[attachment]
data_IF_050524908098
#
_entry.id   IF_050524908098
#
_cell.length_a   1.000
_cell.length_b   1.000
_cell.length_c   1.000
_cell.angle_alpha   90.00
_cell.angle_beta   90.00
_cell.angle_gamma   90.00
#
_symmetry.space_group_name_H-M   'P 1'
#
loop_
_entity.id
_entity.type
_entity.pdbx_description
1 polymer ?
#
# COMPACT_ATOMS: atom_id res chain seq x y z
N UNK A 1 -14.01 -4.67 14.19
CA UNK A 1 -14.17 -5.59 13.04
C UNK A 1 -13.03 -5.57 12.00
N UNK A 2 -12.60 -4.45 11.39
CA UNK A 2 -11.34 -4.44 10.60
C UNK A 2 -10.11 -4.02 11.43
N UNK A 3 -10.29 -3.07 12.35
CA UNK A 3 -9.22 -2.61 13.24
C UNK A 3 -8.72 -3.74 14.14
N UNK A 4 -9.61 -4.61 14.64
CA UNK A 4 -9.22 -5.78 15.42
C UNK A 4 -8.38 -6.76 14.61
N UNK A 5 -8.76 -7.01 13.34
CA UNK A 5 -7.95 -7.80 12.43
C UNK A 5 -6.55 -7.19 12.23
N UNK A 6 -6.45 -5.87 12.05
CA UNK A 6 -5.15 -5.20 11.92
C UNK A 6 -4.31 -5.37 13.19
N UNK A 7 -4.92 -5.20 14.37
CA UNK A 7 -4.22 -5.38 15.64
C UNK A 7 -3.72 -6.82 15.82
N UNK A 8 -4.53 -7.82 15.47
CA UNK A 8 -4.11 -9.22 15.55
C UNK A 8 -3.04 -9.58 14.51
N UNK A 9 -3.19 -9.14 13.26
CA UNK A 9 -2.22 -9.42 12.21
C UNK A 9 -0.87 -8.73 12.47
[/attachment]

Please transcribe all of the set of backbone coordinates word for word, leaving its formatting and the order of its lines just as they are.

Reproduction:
data_IF_050524908098
#
_entry.id   IF_050524908098
#
_cell.length_a   1.000
_cell.length_b   1.000
_cell.length_c   1.000
_cell.angle_alpha   90.00
_cell.angle_beta   90.00
_cell.angle_gamma   90.00
#
_symmetry.space_group_name_H-M   'P 1'
#
loop_
_entity.id
_entity.type
_entity.pdbx_description
1 polymer ?
#
# COMPACT_ATOMS: atom_id res chain seq x y z
N UNK A 1 -14.01 -4.67 14.19
CA UNK A 1 -14.17 -5.59 13.04
C UNK A 1 -13.03 -5.57 12.00
N UNK A 2 -12.60 -4.45 11.39
CA UNK A 2 -11.34 -4.44 10.60
C UNK A 2 -10.11 -4.02 11.43
N UNK A 3 -10.29 -3.07 12.35
CA UNK A 3 -9.22 -2.61 13.24
C UNK A 3 -8.72 -3.74 14.14
N UNK A 4 -9.61 -4.61 14.64
CA UNK A 4 -9.22 -5.78 15.42
C UNK A 4 -8.38 -6.76 14.61
N UNK A 5 -8.76 -7.01 13.34
CA UNK A 5 -7.95 -7.80 12.43
C UNK A 5 -6.55 -7.19 12.23
N UNK A 6 -6.45 -5.87 12.05
CA UNK A 6 -5.15 -5.20 11.92
C UNK A 6 -4.31 -5.37 13.19
N UNK A 7 -4.92 -5.20 14.37
CA UNK A 7 -4.22 -5.38 15.64
C UNK A 7 -3.72 -6.82 15.82
N UNK A 8 -4.53 -7.82 15.47
CA UNK A 8 -4.11 -9.22 15.55
C UNK A 8 -3.04 -9.58 14.51
N UNK A 9 -3.19 -9.14 13.26
CA UNK A 9 -2.22 -9.42 12.21
C UNK A 9 -0.87 -8.73 12.47